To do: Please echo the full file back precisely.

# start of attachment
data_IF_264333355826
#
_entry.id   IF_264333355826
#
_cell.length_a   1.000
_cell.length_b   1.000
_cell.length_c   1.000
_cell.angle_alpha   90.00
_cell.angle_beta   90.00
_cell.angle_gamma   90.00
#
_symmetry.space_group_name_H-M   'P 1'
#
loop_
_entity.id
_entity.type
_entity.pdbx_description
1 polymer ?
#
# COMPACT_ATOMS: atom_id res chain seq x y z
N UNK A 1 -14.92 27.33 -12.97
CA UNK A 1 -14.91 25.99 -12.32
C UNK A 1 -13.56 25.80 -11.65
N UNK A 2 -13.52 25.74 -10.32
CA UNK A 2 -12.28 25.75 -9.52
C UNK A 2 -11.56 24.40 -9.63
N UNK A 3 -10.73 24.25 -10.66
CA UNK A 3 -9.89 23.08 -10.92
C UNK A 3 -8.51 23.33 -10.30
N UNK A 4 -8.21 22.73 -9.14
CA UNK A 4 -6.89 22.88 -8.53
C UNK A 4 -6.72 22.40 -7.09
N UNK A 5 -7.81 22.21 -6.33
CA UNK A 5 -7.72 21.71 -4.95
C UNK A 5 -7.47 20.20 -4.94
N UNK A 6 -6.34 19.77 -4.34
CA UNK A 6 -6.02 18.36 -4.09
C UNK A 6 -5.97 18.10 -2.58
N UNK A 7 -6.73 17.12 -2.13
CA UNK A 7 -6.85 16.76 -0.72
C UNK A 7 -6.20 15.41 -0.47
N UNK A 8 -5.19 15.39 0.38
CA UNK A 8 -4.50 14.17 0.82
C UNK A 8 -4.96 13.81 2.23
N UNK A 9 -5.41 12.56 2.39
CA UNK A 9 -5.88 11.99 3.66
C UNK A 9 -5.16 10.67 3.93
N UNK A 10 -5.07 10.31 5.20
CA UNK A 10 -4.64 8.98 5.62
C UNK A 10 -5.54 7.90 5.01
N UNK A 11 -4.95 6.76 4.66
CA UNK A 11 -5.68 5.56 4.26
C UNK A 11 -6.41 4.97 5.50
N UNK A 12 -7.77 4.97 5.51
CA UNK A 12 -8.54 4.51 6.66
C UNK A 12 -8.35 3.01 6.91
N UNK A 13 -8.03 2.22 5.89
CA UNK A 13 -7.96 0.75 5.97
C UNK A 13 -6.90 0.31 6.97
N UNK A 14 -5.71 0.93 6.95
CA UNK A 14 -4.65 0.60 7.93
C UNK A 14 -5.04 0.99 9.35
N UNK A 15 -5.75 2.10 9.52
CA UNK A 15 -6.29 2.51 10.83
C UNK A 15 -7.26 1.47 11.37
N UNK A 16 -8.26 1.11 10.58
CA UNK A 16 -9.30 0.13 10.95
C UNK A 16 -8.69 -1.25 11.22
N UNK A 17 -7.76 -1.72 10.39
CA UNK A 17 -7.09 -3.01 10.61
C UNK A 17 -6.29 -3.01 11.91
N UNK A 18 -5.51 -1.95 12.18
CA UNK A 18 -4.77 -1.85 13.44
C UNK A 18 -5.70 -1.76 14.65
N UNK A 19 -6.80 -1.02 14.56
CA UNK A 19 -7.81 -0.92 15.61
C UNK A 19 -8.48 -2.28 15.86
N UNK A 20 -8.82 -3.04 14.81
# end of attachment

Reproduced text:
data_IF_264333355826
#
_entry.id   IF_264333355826
#
_cell.length_a   1.000
_cell.length_b   1.000
_cell.length_c   1.000
_cell.angle_alpha   90.00
_cell.angle_beta   90.00
_cell.angle_gamma   90.00
#
_symmetry.space_group_name_H-M   'P 1'
#
loop_
_entity.id
_entity.type
_entity.pdbx_description
1 polymer ?
#
# COMPACT_ATOMS: atom_id res chain seq x y z
N UNK A 1 -14.92 27.33 -12.97
CA UNK A 1 -14.91 25.99 -12.32
C UNK A 1 -13.56 25.80 -11.65
N UNK A 2 -13.52 25.74 -10.32
CA UNK A 2 -12.28 25.75 -9.52
C UNK A 2 -11.56 24.40 -9.63
N UNK A 3 -10.73 24.25 -10.66
CA UNK A 3 -9.89 23.08 -10.92
C UNK A 3 -8.51 23.33 -10.30
N UNK A 4 -8.21 22.73 -9.14
CA UNK A 4 -6.89 22.88 -8.53
C UNK A 4 -6.72 22.40 -7.09
N UNK A 5 -7.81 22.21 -6.33
CA UNK A 5 -7.72 21.71 -4.95
C UNK A 5 -7.47 20.20 -4.94
N UNK A 6 -6.34 19.77 -4.34
CA UNK A 6 -6.02 18.36 -4.09
C UNK A 6 -5.97 18.10 -2.58
N UNK A 7 -6.73 17.12 -2.13
CA UNK A 7 -6.85 16.76 -0.72
C UNK A 7 -6.20 15.41 -0.47
N UNK A 8 -5.19 15.39 0.38
CA UNK A 8 -4.50 14.17 0.82
C UNK A 8 -4.96 13.81 2.23
N UNK A 9 -5.41 12.56 2.39
CA UNK A 9 -5.88 11.99 3.66
C UNK A 9 -5.16 10.67 3.93
N UNK A 10 -5.07 10.31 5.20
CA UNK A 10 -4.64 8.98 5.62
C UNK A 10 -5.54 7.90 5.01
N UNK A 11 -4.95 6.76 4.66
CA UNK A 11 -5.68 5.56 4.26
C UNK A 11 -6.41 4.97 5.50
N UNK A 12 -7.77 4.97 5.51
CA UNK A 12 -8.54 4.51 6.66
C UNK A 12 -8.35 3.01 6.91
N UNK A 13 -8.03 2.22 5.89
CA UNK A 13 -7.96 0.75 5.97
C UNK A 13 -6.90 0.31 6.97
N UNK A 14 -5.71 0.93 6.95
CA UNK A 14 -4.65 0.60 7.93
C UNK A 14 -5.04 0.99 9.35
N UNK A 15 -5.75 2.10 9.52
CA UNK A 15 -6.29 2.51 10.83
C UNK A 15 -7.26 1.47 11.37
N UNK A 16 -8.26 1.11 10.58
CA UNK A 16 -9.30 0.13 10.95
C UNK A 16 -8.69 -1.25 11.22
N UNK A 17 -7.76 -1.72 10.39
CA UNK A 17 -7.09 -3.01 10.61
C UNK A 17 -6.29 -3.01 11.91
N UNK A 18 -5.51 -1.95 12.18
CA UNK A 18 -4.77 -1.85 13.44
C UNK A 18 -5.70 -1.76 14.65
N UNK A 19 -6.80 -1.02 14.56
CA UNK A 19 -7.81 -0.92 15.61
C UNK A 19 -8.48 -2.28 15.86
N UNK A 20 -8.82 -3.04 14.81